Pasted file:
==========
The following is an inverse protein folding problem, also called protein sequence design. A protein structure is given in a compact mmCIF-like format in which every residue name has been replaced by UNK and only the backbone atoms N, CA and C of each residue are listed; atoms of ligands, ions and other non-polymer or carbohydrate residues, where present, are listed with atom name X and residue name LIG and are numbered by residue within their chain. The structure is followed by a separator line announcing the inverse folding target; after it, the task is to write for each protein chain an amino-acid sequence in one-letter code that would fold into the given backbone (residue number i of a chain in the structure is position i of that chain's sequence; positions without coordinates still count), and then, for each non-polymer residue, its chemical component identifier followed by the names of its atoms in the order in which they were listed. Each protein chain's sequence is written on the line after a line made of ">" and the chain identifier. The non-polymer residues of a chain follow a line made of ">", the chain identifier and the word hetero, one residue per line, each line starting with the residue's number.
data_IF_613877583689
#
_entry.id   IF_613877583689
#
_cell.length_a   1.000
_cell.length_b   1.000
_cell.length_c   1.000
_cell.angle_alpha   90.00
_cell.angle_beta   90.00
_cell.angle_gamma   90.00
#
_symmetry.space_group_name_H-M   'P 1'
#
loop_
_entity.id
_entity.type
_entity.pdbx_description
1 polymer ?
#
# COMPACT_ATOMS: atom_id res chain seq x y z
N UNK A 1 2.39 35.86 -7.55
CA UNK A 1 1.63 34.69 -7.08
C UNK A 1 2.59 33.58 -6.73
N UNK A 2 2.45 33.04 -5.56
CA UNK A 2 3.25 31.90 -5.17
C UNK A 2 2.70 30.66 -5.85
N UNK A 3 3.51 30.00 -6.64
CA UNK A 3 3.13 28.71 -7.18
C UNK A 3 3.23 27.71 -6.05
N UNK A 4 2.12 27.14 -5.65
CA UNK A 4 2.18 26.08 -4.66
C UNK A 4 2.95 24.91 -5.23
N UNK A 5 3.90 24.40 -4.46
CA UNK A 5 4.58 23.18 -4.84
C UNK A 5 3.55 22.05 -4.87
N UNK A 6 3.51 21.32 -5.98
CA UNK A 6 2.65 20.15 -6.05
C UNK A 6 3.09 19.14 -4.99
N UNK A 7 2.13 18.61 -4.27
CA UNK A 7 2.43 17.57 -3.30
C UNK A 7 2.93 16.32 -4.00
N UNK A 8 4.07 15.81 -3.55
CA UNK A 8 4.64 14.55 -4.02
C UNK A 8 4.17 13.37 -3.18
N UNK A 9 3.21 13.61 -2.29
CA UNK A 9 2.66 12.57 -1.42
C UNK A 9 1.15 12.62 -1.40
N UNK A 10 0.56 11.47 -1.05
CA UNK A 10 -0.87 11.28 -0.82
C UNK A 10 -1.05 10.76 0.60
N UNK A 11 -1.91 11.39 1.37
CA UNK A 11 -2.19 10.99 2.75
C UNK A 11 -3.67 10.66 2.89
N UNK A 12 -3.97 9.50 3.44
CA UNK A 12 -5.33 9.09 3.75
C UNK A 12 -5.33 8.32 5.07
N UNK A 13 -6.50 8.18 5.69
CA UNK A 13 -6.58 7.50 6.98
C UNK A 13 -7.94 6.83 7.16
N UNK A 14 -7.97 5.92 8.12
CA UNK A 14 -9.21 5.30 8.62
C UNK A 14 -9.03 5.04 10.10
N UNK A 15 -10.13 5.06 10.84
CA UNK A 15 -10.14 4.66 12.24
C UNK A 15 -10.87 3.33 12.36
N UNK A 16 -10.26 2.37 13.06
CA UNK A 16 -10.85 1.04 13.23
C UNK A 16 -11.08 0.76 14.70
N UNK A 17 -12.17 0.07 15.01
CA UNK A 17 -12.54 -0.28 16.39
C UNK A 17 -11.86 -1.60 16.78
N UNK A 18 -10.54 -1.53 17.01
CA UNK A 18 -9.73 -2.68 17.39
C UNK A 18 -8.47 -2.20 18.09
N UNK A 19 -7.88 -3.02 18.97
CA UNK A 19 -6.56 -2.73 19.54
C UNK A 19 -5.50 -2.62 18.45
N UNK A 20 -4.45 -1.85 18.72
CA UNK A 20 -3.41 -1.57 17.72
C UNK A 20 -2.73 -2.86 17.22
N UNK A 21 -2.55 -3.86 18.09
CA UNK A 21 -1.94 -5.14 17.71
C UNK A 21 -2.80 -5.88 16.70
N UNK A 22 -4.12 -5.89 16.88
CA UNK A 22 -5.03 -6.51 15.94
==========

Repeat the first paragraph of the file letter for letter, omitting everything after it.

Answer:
The following is an inverse protein folding problem, also called protein sequence design. A protein structure is given in a compact mmCIF-like format in which every residue name has been replaced by UNK and only the backbone atoms N, CA and C of each residue are listed; atoms of ligands, ions and other non-polymer or carbohydrate residues, where present, are listed with atom name X and residue name LIG and are numbered by residue within their chain. The structure is followed by a separator line announcing the inverse folding target; after it, the task is to write for each protein chain an amino-acid sequence in one-letter code that would fold into the given backbone (residue number i of a chain in the structure is position i of that chain's sequence; positions without coordinates still count), and then, for each non-polymer residue, its chemical component identifier followed by the names of its atoms in the order in which they were listed. Each protein chain's sequence is written on the line after a line made of ">" and the chain identifier. The non-polymer residues of a chain follow a line made of ">", the chain identifier and the word hetero, one residue per line, each line starting with the residue's number.